alexa Disseminated Neonatal HSV Infection Resulting In Fatal Liver Failure
ISSN: 2155-9597

Journal of Bacteriology & Parasitology
Open Access

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2nd International Congress on Bacteriology & Infectious Diseases
November 17-19, 2014 DoubleTree by Hilton Hotel Chicago-North Shore, USA

Harsha Chandnani, Silvana Aricengas and Pisespong Patamasucon
Accepted Abstracts: J Bacteriol Parasitol
DOI: 10.4172/2155-9597.S1.008
Neonatal herpes simplex virus (HSV) infections, especially when associated with disseminated multi-organ infection, have a poor outcome, even with antiviral therapy. Transmission of infection from mother to neonate can occur via transplacental hematogenic transmission, during delivery, or indirect transmission in the postnatal period. Approximately 45% of cases present with infection localized to skin, eyes, and mouth, while only 25% involve disseminated infection to multiple organs. It becomes a challenge when infected babies do not present with herpetic skin lesions and are found to have a negative cerebrospinal fluid (CSF) HSV polymerase chain reaction (PCR) study. We are presenting two cases of disseminated HSV infection, without any signs of an active herpes infection that resulted in death of both neonates ? a newborn born at 37 weeks? gestation, admitted to the NICU on day 3 of life with respiratory distress, septic shock, DIC, severe pneumonia, pulmonary hypertension, and liver failure, and 13 day old full-term newborn who presented to the ED with fever and respiratory distress, found to have severe pneumonia, sepsis and fulminant liver failure. Both patients presented with less than six weeks of progressive pneumonia associated with liver impairment and non-bacterial sepsis, one found to have disseminated herpes infection via serum HSV PCR study and the other after autopsy. The key to reducing mortality for these patients who present without the classic HSV symptoms but with signs of sepsis or any risk factors is prompt recognition of the disseminated disease with serum HSV PCR and initiation of high-dose acyclovir.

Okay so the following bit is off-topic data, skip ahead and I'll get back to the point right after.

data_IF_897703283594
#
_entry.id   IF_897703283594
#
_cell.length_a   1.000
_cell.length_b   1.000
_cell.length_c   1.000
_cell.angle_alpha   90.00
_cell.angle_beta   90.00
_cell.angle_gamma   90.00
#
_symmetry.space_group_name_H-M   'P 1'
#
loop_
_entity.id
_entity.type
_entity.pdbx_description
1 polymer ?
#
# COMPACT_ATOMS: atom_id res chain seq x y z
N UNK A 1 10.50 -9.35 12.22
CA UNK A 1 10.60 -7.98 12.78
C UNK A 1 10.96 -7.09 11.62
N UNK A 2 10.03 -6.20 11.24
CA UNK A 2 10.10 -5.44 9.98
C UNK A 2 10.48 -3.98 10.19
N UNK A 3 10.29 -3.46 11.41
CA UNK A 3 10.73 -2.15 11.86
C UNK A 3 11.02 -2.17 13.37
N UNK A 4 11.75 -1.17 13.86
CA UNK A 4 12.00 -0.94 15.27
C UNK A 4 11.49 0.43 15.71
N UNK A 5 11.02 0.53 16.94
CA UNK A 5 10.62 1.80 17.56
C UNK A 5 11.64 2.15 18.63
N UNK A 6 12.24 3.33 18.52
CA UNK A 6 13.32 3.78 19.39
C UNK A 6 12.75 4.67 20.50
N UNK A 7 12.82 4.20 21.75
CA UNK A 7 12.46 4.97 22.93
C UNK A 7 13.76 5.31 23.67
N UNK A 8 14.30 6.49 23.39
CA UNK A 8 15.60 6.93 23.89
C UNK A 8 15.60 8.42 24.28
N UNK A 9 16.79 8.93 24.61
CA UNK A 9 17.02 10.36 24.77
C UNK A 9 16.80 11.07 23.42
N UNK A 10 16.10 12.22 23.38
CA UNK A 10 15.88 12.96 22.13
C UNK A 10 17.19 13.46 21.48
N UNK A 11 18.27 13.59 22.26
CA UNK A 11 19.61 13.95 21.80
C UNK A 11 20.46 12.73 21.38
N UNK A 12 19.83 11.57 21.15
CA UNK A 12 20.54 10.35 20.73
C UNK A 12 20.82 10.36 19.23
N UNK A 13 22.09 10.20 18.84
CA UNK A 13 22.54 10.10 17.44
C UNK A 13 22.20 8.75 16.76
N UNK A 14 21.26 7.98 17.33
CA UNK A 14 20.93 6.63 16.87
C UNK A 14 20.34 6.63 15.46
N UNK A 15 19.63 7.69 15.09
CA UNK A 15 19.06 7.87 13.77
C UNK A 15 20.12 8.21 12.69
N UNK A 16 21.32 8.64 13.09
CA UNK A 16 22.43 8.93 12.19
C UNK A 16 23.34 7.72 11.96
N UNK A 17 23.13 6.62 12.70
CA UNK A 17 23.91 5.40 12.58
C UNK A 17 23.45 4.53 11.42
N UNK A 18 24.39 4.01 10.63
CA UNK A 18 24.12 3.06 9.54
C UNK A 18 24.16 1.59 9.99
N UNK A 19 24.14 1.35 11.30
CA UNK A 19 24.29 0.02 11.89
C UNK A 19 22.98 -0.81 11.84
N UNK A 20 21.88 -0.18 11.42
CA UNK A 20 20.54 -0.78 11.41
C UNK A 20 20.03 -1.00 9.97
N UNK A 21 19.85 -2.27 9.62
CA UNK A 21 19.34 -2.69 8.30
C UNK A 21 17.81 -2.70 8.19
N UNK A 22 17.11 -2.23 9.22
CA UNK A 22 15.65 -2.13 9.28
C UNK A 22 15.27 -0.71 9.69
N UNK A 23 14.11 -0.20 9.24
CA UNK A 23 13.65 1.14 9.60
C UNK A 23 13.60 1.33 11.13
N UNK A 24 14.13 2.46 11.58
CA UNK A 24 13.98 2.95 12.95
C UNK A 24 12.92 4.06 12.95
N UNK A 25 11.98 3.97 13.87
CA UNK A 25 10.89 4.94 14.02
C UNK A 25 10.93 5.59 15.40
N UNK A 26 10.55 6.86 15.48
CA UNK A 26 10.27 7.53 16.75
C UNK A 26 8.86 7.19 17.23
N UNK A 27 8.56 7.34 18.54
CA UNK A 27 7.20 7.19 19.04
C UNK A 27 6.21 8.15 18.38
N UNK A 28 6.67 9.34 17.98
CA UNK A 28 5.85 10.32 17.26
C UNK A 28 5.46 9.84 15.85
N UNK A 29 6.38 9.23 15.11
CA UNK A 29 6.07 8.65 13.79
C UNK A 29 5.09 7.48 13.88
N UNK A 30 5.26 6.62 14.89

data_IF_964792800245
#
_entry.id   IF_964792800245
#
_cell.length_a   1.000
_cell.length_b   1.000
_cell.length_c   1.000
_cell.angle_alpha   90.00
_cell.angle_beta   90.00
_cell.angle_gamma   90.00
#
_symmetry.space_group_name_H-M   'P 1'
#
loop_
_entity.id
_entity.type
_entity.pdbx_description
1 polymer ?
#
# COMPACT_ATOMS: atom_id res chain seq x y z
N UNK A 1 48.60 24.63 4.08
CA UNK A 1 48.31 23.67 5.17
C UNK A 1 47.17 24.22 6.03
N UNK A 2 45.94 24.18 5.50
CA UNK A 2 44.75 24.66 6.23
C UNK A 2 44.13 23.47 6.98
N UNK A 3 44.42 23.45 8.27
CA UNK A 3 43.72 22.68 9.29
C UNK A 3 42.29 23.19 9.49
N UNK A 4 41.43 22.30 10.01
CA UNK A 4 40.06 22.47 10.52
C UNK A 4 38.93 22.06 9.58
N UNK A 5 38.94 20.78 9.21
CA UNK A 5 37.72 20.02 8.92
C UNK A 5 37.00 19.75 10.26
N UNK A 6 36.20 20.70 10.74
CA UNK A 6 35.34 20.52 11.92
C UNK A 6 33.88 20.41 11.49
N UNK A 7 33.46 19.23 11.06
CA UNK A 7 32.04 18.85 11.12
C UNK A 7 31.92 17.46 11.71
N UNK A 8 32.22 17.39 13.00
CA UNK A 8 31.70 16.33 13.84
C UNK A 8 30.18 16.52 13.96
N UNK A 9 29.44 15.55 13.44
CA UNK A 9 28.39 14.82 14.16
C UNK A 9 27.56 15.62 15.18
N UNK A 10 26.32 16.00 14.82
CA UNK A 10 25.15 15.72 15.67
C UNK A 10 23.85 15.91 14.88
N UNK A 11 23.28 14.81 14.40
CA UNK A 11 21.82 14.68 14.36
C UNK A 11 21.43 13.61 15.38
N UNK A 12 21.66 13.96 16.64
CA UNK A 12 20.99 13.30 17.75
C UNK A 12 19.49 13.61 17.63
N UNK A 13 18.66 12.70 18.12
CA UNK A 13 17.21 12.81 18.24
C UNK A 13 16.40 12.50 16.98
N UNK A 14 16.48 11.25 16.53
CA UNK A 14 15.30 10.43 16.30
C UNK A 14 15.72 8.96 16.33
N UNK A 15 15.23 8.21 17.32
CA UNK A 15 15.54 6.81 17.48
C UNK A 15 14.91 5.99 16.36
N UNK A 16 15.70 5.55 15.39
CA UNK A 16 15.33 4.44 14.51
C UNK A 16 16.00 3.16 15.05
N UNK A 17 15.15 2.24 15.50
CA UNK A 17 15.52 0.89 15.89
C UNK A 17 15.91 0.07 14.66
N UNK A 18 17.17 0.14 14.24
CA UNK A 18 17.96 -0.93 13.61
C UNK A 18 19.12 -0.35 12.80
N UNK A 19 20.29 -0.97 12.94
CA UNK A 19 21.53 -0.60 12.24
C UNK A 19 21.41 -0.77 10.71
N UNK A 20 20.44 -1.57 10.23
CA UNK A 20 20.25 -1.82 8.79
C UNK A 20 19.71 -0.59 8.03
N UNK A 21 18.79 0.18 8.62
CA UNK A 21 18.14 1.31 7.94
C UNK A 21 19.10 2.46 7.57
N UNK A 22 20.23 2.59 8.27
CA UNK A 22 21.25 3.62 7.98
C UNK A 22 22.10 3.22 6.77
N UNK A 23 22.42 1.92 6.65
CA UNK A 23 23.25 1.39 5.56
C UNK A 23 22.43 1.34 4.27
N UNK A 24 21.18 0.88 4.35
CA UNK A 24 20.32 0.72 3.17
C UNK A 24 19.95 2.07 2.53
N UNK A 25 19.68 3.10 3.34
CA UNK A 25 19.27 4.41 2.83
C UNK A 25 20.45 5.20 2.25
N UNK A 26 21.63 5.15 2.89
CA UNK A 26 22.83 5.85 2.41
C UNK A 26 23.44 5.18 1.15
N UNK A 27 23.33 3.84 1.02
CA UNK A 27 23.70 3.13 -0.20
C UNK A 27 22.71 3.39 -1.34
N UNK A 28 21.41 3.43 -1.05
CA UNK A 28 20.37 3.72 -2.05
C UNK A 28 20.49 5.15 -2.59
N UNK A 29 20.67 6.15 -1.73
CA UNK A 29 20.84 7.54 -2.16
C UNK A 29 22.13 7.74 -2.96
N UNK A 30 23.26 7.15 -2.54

Harsha Chandnani, MD is completing her Pediatric residency at the University of Nevada School of Medicine Department of Medicine, with particular interest in critical care and emergency medicine.
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